In the following instructions, we will assume that you have copied the fifiles to a protected local directory accessible via one of the linuxlab machines, and that you are executing the programs in that local directory.
- Your solutions may not use attacks to circumvent the validation code in the programs. Specififically,any address you incorporate into an attack string for use by a ret instruction should be to one of the following destinations:
– The addresses for functions touch1, touch2, or touch3.
– The address of your injected code
– The address of one of your gadgets from the gadget farm.
- You may only construct gadgets from fifile rtarget with addresses ranging between those for functions start_farm and end_farm.
3 Target Programs
Both CTARGET and RTARGET read strings from standard input. They do so with the function getbuf defifined below:
1 unsigned getbuf()
The function Gets is similar to the standard library function gets—it reads a string from standard input (terminated by ‘\n’ or end-of-fifile) and stores it (along with a null terminator) at the specifified destination.
In this code, you can see that the destination is an array buf, declared as having BUFFER_SIZE bytes. At the time your targets were generated, BUFFER_SIZE was a compile-time constant specifific to your version of the programs.
Functions Gets() and gets() have no way to determine whether their destination buffers are large enough to store the string they read. They simply copy sequences of bytes, possibly overrunning the bounds of the storage allocated at the destinations.
If the string typed by the user and read by getbuf is suffificiently short, it is clear that getbuf will return 1, as shown by the following execution examples:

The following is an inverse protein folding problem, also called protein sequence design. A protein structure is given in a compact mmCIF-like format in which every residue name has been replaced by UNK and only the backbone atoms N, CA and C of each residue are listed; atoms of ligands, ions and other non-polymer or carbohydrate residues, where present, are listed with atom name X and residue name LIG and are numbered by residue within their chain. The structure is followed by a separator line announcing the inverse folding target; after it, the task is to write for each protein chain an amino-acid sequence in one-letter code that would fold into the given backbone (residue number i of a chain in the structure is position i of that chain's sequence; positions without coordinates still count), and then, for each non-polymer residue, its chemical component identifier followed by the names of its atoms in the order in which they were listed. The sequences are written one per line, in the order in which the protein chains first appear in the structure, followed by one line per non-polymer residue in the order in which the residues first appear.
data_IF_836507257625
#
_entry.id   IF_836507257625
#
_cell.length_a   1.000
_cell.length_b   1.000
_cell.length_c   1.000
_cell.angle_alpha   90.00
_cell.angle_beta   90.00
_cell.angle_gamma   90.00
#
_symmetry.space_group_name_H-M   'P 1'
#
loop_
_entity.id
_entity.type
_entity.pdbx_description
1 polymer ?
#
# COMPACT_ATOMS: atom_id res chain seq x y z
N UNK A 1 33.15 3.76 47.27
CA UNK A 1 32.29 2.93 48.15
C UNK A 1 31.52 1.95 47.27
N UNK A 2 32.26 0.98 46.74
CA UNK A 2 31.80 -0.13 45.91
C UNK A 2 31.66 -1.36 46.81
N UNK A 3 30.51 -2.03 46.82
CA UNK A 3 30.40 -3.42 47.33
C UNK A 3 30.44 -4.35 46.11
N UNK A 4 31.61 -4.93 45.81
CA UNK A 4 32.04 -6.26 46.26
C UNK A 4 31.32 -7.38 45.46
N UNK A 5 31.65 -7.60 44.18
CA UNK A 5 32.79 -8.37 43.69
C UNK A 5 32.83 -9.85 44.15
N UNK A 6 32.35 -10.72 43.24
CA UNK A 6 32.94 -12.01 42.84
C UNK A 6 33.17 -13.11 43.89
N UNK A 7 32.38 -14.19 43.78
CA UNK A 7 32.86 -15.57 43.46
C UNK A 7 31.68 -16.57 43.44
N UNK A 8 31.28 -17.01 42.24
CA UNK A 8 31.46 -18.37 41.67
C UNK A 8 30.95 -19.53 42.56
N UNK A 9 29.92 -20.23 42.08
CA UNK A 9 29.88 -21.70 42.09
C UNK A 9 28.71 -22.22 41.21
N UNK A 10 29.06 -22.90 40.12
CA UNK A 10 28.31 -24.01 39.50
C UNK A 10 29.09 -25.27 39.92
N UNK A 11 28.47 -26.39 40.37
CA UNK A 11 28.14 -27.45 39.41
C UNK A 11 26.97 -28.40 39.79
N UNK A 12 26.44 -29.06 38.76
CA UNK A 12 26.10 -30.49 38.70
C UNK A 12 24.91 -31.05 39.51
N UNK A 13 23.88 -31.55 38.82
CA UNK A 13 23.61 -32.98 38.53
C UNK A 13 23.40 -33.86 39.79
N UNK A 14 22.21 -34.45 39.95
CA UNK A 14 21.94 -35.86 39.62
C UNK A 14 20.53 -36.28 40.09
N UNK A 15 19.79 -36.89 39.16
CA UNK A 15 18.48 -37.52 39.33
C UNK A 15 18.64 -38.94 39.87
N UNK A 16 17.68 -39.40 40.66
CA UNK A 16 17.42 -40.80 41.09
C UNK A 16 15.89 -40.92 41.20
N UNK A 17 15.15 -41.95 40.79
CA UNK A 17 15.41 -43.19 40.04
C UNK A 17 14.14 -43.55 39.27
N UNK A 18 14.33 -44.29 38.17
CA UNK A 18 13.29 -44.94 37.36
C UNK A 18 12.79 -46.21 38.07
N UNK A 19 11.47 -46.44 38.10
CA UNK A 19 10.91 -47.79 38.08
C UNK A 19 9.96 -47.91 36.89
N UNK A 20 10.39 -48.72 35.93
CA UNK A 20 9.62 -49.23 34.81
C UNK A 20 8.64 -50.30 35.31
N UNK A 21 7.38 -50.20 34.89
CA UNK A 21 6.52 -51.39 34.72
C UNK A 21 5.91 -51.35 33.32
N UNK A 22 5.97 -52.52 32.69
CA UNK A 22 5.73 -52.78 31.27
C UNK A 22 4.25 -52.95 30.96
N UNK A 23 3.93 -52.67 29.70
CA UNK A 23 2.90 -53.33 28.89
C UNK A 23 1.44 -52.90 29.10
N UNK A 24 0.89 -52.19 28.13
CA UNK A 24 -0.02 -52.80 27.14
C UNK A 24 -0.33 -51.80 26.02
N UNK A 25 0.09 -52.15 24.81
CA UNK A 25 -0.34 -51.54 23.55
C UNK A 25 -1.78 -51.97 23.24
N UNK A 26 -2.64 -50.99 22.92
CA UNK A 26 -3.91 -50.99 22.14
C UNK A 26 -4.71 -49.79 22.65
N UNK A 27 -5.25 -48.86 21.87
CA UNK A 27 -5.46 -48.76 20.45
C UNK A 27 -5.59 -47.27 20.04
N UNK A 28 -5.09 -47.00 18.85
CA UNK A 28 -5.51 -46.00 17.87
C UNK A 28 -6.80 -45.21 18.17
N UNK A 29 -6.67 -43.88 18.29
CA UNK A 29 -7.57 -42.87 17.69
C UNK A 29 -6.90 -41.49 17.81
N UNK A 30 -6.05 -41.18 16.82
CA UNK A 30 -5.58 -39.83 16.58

Type string: Keep it short!
No exploit. Getbuf returned 0x1
Typically an error occurs if you type a long string:
Type string: This is not a very interesting string, but it has the property …
Ouch!: You caused a segmentation fault!
Better luck next time
(Note that the value of the cookie shown will differ from yours.) Program RTARGET will have the same behavior. As the error message indicates, overrunning the buffer typically causes the program state to be corrupted, leading to a memory access error. Your task is to be more clever with the strings you feed CTARGET and RTARGET so that they do more interesting things. These are called exploit strings.
Both CTARGET and RTARGET take several different command line arguments:
-h: Print list of possible command line arguments
-q: Don’t send results to the grading server
-i FILE: Supply input from a fifile, rather than from standard input
Your exploit strings will typically contain byte values that do not correspond to the ASCII values for printing characters. The program HEX2RAW will enable you to generate these raw strings. See Appendix A for more information on how to use HEX2RAW.
- Your exploit string must not contain byte value 0x0a at any intermediate position, since this is the ASCII code for newline (‘\n’). When Gets encounters this byte, it will assume you intended to terminate the string.
- HEX2RAW expects two-digit hex values separated by one or more white spaces. So if you want to create a byte with a hex value of 0, you need to write it as 00. To create the word 0xdeadbeef you should pass “ef be ad de” to HEX2RAW (note the reversal required for little-endian byte ordering).
When you have correctly solved one of the levels, your target program will automatically send a notifification to the grading server. For example:
unix> ./hex2raw < ctarget.l2.txt | ./ctarget